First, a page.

Conflating Science With Magic

Where else but in the crux of the world of magic, Italy:

Seismologists Tried for Manslaughter for Not Predicting Earthquake
Jeanna Bryner, LiveScience Managing Editor,
livescience.com – Thu May 26, 5:55 pm ET

Earthquake prediction can be a grave, and faulty science, and in the case of Italian seismologists who are being tried for the manslaughter of the people who died in the 2009 L’Aquila quake, it can have legal consequences.

The group of seven, including six seismologists and a government official, reportedly didn’t alert the public ahead of time of the risk of the L’Aquila earthquake, which occurred on April 6 of that year, killing around 300 people, according to the U.S. Geological Survey.

If you have faith in one thing, you will probably have faith in another. This judge, Giuseppe Romano, clearly has faith in science, as he defines the term, which apparently to him means magic. But science, in either research or application, is not a matter of faith, and it most certainly is not magic. At present, consensus has it that there is no science which has the knowledge to predict earthquakes reliably. It is irrational to blame scientists, indeed to charge them with a serious crime, for not performing magic.

I do hope we are not returning to a pre-Enlightenment kind of Dark Ages in which science and technology are seen as some sort of magic, and their practitioners as people who ply dark arts. That would break my heart. And it would quite probably destroy life on earth. We conflate science with magic at our peril.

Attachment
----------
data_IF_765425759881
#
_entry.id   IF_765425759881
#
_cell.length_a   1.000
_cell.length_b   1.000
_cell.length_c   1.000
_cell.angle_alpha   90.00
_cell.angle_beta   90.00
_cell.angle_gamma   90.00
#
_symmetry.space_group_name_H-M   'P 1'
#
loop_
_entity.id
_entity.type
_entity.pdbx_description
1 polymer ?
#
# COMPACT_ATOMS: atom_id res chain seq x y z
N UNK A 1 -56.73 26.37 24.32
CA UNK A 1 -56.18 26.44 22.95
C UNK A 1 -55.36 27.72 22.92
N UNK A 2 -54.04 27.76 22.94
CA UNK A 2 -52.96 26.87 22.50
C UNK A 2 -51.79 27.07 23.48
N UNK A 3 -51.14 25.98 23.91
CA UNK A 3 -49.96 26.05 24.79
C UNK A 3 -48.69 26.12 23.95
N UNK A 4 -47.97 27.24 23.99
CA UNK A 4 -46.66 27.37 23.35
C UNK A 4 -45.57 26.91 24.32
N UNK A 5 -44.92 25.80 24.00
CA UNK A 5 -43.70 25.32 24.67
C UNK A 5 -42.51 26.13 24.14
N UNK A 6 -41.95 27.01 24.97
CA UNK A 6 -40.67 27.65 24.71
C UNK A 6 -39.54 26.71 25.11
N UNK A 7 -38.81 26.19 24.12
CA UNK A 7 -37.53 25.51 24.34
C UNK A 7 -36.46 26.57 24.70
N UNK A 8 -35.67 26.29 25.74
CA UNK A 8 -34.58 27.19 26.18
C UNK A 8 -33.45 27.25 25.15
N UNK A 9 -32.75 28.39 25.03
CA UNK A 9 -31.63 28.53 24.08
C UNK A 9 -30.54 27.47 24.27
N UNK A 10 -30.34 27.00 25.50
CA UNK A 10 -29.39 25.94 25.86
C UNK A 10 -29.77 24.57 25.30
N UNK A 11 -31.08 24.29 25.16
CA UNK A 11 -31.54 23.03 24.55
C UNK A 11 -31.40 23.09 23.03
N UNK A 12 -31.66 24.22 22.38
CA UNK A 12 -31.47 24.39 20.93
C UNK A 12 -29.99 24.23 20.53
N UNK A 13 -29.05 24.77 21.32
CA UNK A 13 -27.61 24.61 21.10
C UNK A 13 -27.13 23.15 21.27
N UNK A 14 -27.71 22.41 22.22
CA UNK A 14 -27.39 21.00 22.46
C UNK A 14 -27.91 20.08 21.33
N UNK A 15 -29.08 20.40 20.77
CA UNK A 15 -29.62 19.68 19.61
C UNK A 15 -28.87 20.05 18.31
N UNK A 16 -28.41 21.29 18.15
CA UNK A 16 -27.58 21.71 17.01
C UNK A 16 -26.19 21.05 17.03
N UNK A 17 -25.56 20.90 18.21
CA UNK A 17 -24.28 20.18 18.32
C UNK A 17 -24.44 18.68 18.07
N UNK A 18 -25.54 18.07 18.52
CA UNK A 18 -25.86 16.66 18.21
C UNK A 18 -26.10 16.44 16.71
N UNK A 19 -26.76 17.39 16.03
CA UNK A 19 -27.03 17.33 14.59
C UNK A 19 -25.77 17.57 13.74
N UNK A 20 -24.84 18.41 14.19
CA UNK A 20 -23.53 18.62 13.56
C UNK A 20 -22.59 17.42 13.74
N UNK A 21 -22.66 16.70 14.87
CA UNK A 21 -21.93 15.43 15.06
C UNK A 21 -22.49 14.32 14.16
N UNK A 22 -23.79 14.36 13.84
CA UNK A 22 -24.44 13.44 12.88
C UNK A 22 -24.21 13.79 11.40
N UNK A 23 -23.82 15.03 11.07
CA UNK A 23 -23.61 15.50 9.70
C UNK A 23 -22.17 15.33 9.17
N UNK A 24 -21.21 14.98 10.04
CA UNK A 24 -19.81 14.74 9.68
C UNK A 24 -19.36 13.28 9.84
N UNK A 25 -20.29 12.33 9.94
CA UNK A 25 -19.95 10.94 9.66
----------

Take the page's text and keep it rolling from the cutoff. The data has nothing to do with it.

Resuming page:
H/T ellroon.

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Comments

  • Bryan  On Saturday May 28, 2011 at 12:11 am

    Clarke’s Third Law: “Any sufficiently advanced technology is indistinguishable from magic.”

    There are places in Europe where the wheel is fairly advanced technology, and in Alabama, the lever is out of reach.

    • Steve  On Saturday May 28, 2011 at 10:27 am

      Bryan, I’ve heard Clarke’s law quoted for many years, and never more aptly than here. What else could explain a judge… absent evidence, presumably a person of moral probity and clear thought… regarding technological failure as manslaughter? I hope this is not part of a spreading trend.

  • MandT  On Saturday May 28, 2011 at 1:03 pm

    Adgita’s zero sum: Never ever assume judges are persons of moral probity and critical reasoning , or that Italian law is actually about justice.

    • Steve  On Saturday May 28, 2011 at 3:38 pm

      MandT, I don’t, and I don’t. The assumption about judges was for the sake of discussion. Judges in Italy and on the US Supreme Court are all over the spectrum when it comes to probity.

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